Mood matters

I had one of my students ask me a really good question, yesterday.  “How do you keep your tone consistent across writing sessions?”

The student was talking about having difficulty writing papers, but then again, the problem transcends all writing modes: academic, essays, blog posts, or fiction.  It’s not easy to keep the tone consistent.  With some things, the consistent tone isn’t as important: if you happen to be writing a novel, the mood may change from scene to scene.

For a short story, you really do want to maintain a consistent tone.  For a short paper, likewise.  Same with a longer paper.

So, if you get interrupted in the writing process, how do you get back into the same headspace?

I don’t know what would work for everyone, but I can share what works for me:


I listen to the same music while working on a project.

What I do is find the music that fits the mood I’m trying to create.  And I pull it up on my laptop, plug in my headphones, and write.  If I have to stop, I stop.  I go do what I have to do, deal with what life throws at me (teaching class, grading papers, doing housework, wrangling children), then go back when I can.  I back up anywhere from a page or so to a chapter or so, edit, and turn my music back on.  Puts me back in the right headspace to continue with what I was doing.

I did that with Detritus, at least until I got hijacked by The Schrodinger Paradox.  Which I’m still working on, as I find the time and energy.  And The Schrodinger Paradox has it’s own music that suited through part 1 and 2…until part 3, when I had to find something else to suit a different mood/tone.  Sometimes, characters have their own theme music.  Not as often, with me.

Mood is important for writing.  Music influences mood, puts you back where you need to be to finish the job you need to do.

Again, this is what I do.  Your mileage may vary.



Since I last posted…

It’s been wild.  I have been poked, prodded, scanned, sent for a biopsy (which wasn’t done), and then a total thyroidectomy.

(By the way, kids…one of the worst allergies to have after you’ve had even minor surgery is the one like I’ve got to morphine and codeine.)

Since then, I’ve been poked, prodded, meds adjusted sharply upwards (twice), and generally not had either the time or inclination to write.  That was changing…and then my laptop died.  I’ve since acquired a new one, and found out that some files didn’t transfer off when my last laptop died.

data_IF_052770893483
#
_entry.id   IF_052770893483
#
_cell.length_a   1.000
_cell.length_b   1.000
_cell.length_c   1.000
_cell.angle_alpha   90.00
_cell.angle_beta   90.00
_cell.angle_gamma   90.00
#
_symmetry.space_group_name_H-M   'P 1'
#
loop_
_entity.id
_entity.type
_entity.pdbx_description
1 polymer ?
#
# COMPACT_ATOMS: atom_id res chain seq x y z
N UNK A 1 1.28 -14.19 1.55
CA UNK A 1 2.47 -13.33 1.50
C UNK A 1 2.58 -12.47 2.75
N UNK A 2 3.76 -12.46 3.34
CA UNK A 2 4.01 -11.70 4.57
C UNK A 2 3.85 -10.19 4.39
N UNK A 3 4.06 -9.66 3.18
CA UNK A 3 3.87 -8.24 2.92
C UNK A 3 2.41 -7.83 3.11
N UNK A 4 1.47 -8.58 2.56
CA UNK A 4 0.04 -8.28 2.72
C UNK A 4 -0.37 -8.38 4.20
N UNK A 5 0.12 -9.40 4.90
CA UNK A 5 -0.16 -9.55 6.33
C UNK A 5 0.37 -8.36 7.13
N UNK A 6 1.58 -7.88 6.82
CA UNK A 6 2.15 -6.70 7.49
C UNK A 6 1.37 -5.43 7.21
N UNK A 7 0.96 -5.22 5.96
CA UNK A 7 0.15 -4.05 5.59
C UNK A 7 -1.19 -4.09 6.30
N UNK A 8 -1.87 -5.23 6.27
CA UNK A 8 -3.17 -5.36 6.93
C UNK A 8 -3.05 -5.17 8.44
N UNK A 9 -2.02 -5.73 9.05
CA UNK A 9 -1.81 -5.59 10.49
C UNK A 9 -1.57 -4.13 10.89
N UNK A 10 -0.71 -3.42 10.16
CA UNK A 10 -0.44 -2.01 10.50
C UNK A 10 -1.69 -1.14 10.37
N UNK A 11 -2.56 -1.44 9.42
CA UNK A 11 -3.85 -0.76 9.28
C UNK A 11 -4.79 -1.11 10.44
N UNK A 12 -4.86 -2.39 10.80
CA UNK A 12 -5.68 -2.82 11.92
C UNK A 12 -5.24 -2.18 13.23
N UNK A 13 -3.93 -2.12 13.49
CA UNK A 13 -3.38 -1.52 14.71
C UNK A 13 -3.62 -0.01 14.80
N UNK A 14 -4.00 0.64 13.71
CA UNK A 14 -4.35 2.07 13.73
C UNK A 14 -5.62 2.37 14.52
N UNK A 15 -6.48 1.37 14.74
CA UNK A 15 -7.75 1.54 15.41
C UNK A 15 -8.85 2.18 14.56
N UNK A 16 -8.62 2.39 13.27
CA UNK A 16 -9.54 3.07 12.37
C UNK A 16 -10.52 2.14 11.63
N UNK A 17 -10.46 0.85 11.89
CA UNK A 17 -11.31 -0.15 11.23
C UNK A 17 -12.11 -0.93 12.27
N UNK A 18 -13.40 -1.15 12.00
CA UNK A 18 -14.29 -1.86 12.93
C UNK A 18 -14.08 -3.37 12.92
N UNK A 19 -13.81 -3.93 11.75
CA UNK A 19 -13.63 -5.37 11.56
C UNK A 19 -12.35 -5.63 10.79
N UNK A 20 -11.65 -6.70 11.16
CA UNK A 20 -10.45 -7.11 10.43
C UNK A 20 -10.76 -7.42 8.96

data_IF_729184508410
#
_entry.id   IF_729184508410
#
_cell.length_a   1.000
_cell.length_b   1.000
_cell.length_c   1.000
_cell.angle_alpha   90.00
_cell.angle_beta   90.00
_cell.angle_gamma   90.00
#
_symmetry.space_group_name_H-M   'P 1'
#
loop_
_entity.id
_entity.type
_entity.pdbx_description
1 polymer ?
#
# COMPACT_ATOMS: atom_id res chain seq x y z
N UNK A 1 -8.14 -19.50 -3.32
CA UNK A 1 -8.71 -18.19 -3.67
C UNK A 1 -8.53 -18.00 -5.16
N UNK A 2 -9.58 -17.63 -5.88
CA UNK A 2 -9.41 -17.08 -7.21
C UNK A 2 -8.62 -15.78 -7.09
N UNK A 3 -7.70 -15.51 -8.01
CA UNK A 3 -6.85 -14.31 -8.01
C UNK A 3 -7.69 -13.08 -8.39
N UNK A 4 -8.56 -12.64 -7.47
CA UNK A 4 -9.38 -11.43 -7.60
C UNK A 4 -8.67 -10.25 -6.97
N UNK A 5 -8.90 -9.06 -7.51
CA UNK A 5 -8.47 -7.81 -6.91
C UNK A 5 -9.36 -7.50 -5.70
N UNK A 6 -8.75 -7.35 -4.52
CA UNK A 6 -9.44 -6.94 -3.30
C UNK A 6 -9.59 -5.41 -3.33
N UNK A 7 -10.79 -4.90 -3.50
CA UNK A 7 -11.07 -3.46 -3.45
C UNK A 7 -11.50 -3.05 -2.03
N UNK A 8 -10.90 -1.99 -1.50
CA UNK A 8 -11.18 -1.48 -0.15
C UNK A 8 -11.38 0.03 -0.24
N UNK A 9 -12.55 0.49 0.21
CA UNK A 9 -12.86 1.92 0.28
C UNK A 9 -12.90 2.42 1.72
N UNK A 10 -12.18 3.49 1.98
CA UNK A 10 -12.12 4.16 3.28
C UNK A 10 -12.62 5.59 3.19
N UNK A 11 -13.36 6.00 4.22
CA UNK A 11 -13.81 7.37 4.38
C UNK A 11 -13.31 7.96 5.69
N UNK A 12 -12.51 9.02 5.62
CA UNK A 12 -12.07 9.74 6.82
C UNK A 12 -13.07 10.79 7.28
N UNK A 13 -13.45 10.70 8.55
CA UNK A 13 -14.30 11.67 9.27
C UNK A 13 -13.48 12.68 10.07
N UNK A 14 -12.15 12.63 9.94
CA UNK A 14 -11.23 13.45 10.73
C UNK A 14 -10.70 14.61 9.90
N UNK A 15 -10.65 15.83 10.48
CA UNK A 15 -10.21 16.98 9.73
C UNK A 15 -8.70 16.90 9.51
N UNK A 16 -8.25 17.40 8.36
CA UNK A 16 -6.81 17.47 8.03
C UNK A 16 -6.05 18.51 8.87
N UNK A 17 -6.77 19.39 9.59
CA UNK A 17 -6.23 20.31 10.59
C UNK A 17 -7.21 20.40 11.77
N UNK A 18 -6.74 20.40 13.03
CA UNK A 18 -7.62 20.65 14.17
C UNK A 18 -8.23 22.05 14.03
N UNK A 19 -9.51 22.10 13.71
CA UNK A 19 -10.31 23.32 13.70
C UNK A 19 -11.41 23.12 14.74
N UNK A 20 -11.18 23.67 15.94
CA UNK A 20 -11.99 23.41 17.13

(The last laptop was revived by a heroic friend, and is living a life of ease in retirement with my sister, who uses it less than a tenth as much as I used it.)

In any case, the brain fog has (mostly) lifted, and I’m (mostly) regaining function.  There are moments where I’m able to think straight enough to write, and have the energy to do so.  What I’m actually lacking right now is the time.  Especially since the kids are still out for the summer, and I’m still trying to get caught up on the things I let drop while I was un- or under-medicated, then recovering from surgery.

On The Schrodinger Paradox:  I’ve got quite a bit written out long hand that I need to work on typing into my draft.  I know where it’s going, for the most part, tyrannically semi-functional government and all.  I am very much looking forward to seeing how it comes out.

On Normalcy Bias: I’ve got about a half a dozen stories (and pieces of stories) drafted out long hand that need to be typed up and revised as I go.  I have no idea when that’s going to get done.

On my textbook: Last semester, I tried something new.  I tried teaching a class where we wrote a regular paper, then three research papers.  It…worked.  Sort of.  Especially when you consider that I was only semi-functional during last semester (and nearly non-functional through January and most of February).  I’m going to tweak the idea, to teach the papers I used to teach as the basis, but add the research component to each of them, one style per paper (four major styles that I know of).  Which means I’m going to need to redo the papers within the chapters…

On the writers’ handbook for grownups…yeah, I need to think about what to put into it, how to organize it, and finish writing it.  I doubt it’s going to be a very long book, but the style’s somewhat conversational–or at least, that’s what I’m trying for.

With all of that, we’re also trying to get things done with the house, get me in with a specialist in town to get my thyroid hormones balanced properly, keep the bills paid, and minimize all of the other spending as much as possible, in hopes of recouping as much of what we have spent as possible.  We really need to come up with a downpayment so we can get away from the neighbors that moved in north of us in May.

Seriously, who leaves peed-in diapers just laying in the back yard, especially when they have dogs?